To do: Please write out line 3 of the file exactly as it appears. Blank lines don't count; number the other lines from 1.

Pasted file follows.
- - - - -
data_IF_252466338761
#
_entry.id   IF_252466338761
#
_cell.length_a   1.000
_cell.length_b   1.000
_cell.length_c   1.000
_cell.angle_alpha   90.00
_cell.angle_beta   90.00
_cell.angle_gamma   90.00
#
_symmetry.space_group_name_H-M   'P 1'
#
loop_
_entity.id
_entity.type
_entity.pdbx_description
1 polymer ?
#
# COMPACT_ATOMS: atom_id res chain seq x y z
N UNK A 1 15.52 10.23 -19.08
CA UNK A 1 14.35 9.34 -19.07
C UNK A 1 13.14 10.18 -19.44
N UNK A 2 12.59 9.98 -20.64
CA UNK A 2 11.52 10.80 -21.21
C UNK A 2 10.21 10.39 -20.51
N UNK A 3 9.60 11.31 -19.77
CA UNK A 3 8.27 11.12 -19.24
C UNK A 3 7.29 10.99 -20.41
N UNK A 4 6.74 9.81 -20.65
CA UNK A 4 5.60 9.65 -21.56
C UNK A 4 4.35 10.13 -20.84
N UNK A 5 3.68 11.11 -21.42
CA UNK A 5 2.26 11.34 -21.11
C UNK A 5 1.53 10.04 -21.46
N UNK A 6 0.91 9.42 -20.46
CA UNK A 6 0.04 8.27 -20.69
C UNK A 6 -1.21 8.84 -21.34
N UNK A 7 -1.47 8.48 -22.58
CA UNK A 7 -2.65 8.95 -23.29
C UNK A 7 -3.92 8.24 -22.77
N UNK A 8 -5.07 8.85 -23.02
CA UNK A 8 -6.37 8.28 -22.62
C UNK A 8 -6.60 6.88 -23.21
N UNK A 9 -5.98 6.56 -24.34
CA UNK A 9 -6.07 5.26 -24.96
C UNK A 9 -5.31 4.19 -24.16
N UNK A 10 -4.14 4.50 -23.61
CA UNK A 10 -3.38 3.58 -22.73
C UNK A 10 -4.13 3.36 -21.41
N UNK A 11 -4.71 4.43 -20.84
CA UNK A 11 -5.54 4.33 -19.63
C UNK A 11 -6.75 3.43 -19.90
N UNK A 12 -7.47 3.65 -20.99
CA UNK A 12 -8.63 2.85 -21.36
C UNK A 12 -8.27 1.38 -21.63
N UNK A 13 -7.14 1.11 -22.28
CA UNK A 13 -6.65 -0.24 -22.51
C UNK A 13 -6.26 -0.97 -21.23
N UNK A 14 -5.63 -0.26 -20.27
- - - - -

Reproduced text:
_entry.id   IF_252466338761